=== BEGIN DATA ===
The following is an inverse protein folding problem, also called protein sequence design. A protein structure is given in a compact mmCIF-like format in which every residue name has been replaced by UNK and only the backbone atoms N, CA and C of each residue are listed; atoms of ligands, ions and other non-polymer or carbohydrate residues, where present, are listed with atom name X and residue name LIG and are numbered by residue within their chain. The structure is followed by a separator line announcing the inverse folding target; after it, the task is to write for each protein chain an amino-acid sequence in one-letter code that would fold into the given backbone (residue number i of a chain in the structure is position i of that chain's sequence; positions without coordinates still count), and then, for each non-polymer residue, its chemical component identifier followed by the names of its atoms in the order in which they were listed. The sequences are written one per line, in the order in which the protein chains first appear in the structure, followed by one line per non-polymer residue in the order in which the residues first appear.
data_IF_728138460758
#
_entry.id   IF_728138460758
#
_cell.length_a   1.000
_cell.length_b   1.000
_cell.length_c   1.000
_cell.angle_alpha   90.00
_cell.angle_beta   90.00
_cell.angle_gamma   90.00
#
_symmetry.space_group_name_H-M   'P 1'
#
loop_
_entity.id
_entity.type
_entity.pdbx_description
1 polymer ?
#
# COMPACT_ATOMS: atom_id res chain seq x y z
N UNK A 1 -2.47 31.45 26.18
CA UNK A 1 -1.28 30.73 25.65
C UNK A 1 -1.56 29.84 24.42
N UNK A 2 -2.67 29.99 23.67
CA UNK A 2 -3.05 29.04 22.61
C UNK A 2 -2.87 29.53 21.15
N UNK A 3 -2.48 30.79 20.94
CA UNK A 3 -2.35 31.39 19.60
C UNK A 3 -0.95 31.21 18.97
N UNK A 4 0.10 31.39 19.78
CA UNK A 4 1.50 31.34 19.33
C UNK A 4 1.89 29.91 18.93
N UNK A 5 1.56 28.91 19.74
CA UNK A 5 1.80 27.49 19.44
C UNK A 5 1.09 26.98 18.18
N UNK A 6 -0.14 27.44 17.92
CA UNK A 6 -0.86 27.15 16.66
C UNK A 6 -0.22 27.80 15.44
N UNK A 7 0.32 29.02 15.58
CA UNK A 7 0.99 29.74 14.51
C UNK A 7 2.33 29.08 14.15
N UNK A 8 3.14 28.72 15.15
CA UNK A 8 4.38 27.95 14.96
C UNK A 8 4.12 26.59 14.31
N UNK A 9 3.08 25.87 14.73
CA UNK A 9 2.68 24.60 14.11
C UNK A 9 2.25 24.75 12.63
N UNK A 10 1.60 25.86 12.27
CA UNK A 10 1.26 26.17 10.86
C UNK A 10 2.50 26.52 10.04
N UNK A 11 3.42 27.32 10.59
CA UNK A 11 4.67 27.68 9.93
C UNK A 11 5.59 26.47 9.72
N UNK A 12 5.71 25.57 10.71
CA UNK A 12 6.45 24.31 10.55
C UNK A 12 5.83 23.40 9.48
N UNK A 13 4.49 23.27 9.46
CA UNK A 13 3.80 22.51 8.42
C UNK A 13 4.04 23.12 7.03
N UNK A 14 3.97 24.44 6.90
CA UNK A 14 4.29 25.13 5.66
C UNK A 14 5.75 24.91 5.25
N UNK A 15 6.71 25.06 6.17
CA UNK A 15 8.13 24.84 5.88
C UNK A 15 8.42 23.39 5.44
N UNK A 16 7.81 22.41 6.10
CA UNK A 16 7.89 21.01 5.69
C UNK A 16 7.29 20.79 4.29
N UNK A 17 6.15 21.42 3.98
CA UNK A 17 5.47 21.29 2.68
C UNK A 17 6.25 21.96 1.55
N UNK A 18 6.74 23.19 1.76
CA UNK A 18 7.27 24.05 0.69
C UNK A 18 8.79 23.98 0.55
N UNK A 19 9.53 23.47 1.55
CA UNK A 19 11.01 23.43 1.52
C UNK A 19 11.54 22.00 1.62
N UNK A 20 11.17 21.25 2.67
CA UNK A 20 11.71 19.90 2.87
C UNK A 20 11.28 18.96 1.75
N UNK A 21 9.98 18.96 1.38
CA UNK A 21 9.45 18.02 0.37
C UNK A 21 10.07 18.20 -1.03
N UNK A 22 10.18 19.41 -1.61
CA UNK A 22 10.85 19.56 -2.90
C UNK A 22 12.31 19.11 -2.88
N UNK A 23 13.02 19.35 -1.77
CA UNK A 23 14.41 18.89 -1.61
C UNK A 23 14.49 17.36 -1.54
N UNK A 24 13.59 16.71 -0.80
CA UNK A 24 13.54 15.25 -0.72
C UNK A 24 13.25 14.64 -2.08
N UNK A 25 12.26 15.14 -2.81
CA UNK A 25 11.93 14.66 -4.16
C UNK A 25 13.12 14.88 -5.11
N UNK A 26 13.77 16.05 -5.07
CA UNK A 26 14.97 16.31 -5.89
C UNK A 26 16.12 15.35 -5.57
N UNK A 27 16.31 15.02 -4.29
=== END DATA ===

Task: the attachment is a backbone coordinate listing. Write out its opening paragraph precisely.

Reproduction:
The following is an inverse protein folding problem, also called protein sequence design. A protein structure is given in a compact mmCIF-like format in which every residue name has been replaced by UNK and only the backbone atoms N, CA and C of each residue are listed; atoms of ligands, ions and other non-polymer or carbohydrate residues, where present, are listed with atom name X and residue name LIG and are numbered by residue within their chain. The structure is followed by a separator line announcing the inverse folding target; after it, the task is to write for each protein chain an amino-acid sequence in one-letter code that would fold into the given backbone (residue number i of a chain in the structure is position i of that chain's sequence; positions without coordinates still count), and then, for each non-polymer residue, its chemical component identifier followed by the names of its atoms in the order in which they were listed. The sequences are written one per line, in the order in which the protein chains first appear in the structure, followed by one line per non-polymer residue in the order in which the residues first appear.